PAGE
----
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‘Skank’ at Chiswick Playhouse: Questions on Life, Death, and Recycling

Photo by stefano stacchini (@stak59)

Culture Editor Alex Blank on “Skank,” a comedy-drama about the anxieties of life, death, and recycling.

“Skank,” created and performed by Clementine Bogg-Hargroves, is a show about a woman with tinnitus, anxiety, and an empty can of beans on her side. With its Fleabag-esque breaking of the fourth wall and a lockdown-reminiscent one-person setting, it gives us an insight into a rather commonplace universe: one where dreams are crushed, feelings are held inside, and Semi-Colon is a mockingly appealing name for a cafe. Apparently, it really exists, too.

In between trying and failing to write, flirt, recycle, talk to her coworkers, and to stop thinking about the inescapability of death, Kate, the main character of the show, uses sex as an often funnily disappointing distraction. But as sex is often referred to as a little death, what might really be at play here is the character’s ambivalent relationship to life itself. Although she uses sex to seemingly escape thinking about death, its symbolically death-like qualities might bring up semi-masochistic connotations, where one goes back to the roots of their trauma in order to “get it right”. As Kate herself admits: “I don’t want to die…but if I was dead, I wouldn’t need to worry about dying”. There is a sense of relief in the prospect of death, as well as a kind of shame in admitting it. That said, instead of talking about it, Kate prefers to plunge into that loss of consciousness, that better death, where being on the verge of life and death seems too alive to be shameful. Her fixation with finding the right bin to recycle her can of beans can only intensifies this, as it presents an ongoing anxiety about the existential threat looming above all of us, as well as our helplessness faced with it.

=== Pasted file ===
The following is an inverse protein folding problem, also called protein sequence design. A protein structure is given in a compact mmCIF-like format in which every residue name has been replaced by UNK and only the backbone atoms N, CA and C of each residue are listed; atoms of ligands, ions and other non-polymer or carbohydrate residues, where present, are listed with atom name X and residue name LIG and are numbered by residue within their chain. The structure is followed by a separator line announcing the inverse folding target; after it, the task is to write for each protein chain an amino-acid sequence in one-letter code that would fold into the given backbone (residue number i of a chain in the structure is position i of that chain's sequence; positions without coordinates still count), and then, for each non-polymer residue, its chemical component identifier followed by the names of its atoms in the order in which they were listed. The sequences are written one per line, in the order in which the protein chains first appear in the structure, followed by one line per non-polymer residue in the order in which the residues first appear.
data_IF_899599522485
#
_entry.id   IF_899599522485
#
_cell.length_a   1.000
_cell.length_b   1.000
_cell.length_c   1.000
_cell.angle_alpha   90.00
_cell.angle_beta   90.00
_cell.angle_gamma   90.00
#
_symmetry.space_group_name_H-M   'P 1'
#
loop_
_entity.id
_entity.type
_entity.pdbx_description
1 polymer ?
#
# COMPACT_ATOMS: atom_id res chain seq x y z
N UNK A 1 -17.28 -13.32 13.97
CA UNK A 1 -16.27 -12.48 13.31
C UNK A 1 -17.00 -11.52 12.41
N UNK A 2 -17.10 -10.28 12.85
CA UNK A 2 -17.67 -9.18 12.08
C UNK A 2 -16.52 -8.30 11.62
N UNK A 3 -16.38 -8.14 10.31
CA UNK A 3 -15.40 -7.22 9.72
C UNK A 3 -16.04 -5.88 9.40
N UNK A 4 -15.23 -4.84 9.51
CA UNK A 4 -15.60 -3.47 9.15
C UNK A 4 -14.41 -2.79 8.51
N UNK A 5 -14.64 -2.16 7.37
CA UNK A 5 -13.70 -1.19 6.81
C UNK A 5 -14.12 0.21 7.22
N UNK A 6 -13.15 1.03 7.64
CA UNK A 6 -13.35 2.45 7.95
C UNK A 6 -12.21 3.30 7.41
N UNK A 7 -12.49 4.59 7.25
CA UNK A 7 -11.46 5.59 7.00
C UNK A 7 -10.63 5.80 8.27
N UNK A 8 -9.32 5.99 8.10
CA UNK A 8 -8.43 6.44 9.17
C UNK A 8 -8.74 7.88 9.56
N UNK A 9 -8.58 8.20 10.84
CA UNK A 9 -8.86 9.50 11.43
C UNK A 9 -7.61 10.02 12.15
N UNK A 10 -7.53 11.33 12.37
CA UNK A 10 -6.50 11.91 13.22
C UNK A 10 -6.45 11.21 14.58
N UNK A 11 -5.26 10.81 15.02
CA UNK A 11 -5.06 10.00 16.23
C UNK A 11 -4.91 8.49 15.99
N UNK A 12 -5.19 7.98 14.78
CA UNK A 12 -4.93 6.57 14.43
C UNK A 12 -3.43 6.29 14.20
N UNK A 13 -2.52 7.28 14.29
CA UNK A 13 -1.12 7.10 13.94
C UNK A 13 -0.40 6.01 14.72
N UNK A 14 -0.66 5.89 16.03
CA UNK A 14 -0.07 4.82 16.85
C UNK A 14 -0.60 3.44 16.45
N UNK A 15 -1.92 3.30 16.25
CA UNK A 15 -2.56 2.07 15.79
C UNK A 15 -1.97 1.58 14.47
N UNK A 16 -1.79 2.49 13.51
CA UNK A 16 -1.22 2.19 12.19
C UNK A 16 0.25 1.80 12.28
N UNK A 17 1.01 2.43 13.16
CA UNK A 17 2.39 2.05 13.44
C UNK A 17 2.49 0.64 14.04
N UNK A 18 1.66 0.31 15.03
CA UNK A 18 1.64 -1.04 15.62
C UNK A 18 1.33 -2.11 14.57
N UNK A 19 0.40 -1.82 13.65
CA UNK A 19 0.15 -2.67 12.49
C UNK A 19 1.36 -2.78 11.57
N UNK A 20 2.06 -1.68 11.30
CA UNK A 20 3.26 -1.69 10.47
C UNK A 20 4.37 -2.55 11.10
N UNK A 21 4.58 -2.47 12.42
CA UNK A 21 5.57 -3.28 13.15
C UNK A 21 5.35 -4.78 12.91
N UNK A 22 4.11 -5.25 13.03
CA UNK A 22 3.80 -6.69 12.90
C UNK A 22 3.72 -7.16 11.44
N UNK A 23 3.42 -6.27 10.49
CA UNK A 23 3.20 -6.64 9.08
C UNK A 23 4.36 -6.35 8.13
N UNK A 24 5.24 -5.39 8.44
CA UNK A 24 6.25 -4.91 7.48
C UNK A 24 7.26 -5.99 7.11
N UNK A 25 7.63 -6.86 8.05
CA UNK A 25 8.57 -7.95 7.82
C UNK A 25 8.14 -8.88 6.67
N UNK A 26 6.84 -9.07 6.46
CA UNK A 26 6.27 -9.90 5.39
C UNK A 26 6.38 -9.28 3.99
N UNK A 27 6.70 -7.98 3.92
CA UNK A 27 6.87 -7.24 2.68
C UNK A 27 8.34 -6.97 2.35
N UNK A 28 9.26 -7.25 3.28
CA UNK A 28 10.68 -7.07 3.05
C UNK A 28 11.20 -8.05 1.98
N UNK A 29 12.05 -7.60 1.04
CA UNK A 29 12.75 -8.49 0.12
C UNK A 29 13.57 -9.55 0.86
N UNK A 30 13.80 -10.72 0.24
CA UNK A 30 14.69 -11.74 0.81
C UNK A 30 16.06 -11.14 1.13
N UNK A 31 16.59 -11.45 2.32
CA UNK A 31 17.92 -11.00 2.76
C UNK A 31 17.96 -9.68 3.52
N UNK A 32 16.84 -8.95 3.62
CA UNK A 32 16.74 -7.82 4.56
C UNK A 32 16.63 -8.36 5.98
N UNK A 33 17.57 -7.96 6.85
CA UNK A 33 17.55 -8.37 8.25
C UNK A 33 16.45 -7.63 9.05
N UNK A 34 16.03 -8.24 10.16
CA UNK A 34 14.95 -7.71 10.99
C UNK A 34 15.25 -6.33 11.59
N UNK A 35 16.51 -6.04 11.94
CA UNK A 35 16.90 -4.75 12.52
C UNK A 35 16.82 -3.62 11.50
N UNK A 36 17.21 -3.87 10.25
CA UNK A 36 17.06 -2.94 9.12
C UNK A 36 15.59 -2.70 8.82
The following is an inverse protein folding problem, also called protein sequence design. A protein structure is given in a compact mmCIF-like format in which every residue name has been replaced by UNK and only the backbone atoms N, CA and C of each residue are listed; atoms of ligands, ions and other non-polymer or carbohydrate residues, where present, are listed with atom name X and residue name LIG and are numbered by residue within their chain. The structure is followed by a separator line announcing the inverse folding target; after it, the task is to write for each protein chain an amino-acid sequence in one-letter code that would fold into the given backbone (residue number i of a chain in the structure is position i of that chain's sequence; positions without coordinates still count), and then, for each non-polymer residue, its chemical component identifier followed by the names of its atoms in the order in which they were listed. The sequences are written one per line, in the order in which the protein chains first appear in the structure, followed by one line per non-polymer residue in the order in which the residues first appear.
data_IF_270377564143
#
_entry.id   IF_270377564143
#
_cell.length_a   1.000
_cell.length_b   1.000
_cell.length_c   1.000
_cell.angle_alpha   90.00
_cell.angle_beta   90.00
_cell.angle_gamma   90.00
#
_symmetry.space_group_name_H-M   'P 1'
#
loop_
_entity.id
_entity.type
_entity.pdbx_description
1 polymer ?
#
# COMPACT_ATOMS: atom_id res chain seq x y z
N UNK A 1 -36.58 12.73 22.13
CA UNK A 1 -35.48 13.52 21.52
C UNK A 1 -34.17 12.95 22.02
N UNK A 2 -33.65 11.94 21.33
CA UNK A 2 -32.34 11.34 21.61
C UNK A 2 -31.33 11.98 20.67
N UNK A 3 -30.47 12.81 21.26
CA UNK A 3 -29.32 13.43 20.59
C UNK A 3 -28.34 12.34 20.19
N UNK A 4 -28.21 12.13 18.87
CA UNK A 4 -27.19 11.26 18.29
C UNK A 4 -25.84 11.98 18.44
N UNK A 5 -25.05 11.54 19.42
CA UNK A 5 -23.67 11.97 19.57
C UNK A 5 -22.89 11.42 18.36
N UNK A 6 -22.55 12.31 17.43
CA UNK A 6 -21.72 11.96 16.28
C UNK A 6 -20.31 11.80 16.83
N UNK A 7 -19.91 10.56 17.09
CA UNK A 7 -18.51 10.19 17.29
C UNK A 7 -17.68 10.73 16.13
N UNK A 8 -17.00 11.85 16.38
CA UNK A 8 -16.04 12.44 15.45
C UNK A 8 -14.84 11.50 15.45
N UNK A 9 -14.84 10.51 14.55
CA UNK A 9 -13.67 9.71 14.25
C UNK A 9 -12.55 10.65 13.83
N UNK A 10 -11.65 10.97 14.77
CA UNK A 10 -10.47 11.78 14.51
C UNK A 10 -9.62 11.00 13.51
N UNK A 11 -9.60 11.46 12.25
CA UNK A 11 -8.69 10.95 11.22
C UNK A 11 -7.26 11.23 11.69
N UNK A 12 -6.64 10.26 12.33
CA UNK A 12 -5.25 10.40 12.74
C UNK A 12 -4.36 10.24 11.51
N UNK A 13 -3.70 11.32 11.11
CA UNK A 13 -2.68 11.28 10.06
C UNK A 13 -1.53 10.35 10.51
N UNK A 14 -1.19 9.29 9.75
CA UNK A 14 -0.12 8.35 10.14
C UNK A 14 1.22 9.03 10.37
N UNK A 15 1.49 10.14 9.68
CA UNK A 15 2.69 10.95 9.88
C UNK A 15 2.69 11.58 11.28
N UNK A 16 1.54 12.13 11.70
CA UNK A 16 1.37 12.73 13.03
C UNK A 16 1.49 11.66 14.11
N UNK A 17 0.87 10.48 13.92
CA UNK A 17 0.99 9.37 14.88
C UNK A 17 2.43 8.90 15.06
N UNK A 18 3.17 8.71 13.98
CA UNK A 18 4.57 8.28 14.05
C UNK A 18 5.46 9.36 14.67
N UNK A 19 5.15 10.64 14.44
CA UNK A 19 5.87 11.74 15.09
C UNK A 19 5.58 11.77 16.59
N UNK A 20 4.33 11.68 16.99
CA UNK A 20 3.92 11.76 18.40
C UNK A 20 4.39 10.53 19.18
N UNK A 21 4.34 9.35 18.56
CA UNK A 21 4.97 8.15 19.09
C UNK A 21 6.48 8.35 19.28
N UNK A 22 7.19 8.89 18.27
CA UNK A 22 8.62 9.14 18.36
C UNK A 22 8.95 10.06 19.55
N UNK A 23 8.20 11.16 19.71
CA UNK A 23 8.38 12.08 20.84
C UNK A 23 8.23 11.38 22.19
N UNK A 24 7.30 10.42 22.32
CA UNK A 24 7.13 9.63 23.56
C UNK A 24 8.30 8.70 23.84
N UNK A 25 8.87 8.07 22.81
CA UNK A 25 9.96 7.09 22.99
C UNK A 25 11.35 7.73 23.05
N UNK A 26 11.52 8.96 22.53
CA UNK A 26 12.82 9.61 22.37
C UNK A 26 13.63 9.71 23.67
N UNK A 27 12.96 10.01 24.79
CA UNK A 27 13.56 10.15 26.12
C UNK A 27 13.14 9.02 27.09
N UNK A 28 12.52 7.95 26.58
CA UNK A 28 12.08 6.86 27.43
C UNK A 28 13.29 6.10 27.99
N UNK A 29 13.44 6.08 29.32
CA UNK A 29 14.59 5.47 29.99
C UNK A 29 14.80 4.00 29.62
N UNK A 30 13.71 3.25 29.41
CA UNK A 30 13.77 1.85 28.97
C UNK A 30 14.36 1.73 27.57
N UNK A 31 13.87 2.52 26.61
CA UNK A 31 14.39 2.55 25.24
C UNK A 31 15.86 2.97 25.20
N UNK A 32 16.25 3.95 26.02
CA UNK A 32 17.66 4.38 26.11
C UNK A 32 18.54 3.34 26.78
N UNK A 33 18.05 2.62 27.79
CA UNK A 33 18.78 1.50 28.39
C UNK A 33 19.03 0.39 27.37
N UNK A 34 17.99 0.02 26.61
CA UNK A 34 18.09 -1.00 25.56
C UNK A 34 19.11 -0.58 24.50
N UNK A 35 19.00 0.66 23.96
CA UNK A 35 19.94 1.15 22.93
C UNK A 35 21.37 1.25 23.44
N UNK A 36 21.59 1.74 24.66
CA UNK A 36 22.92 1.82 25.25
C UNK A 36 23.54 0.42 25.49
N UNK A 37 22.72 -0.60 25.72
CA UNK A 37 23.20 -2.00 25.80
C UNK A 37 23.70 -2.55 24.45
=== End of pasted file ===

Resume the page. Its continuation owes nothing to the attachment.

The empty can of Heinz beans carries its own significance. At the beginning of the show, it only seems like a prop: she tells her coworker she wants to recycle it, but can’t find the right bin for it. After a while, as she takes the can with her everywhere (and even drinks a vodka shot from it), it becomes clear there is something else going on. I tried to figure it out while watching the play – is it an externalisation of yet another sign of our collective anxiety? Is it a fruitless fixation on trying to carry the weight of the climate crisis on one’s shoulders? Is it just something to make the character stand out? – until the end, where she gives the can to a doctor after opening up about her mental health issues. As she gives the can and leaves the room, it becomes a symbol of her own issues, ones she does not know how to “recycle” properly, but she remains convinced she can do it all by herself; until she cannot. The play ends on a note of relief, as she finally trusts someone enough to help her process her issues. At the same time, however, it reminds us of the layered and long-winded nature of seeking and receiving professional help, both mental and physical, and we can’t help but wonder if she’ll actually get the support she needs.

There is something else I could not ignore while watching, which is that there is no one else on the stage besides her. Every other character is nothing but a voice, while Kate speaks into a perpetual void. It might not carry any intentional meaning, but for the large portion of the play, I was partly convinced that everything that was happening took place solely in Kate’s head. As far as maladaptive daydreaming goes, we’re all probably experts in it at this point – who cannot relate to this sense of fruitless attempts at connection with someone, anyone, on the other side? In lockdown, we all had our own ways of doing it, until we realised barely any of it made sense, so instead of actually creating tangible things, we distracted ourselves by telling stories, imagining what could have been, or masochistically recollecting how things actually are. So, what if all of this is only Kate’s inability to write? What if she’s just sitting at her table for an hour, trying to think of the right word, the right sentence, the right story, but eventually realises: “Is this it? If this is it, then all of my hopes and dreams are utterly crushed”.

As someone who regularly makes themselves face the pain of a blank page, and who is always confused by the intricacies of recycling, I tend to avoid this question myself. But at the very least, we can try to admit that we’re confused by the rules, to create something of value, to get the help we need. And to articulate that we are afraid of death, while also feeling attracted to it in slightly terrifying ways. This is it. The ambiguity, the isolation, the silence of not-writing. But, as Kate reminds us at one point, at least we can have company amidst the chaos.

The show is playing at the Chiswick Playhouse until 2 October, and you can buy a ticket here. You can also see it at the Watford Fringe Festival on 3 October, and at The Pleasance from 14 to 16 October.



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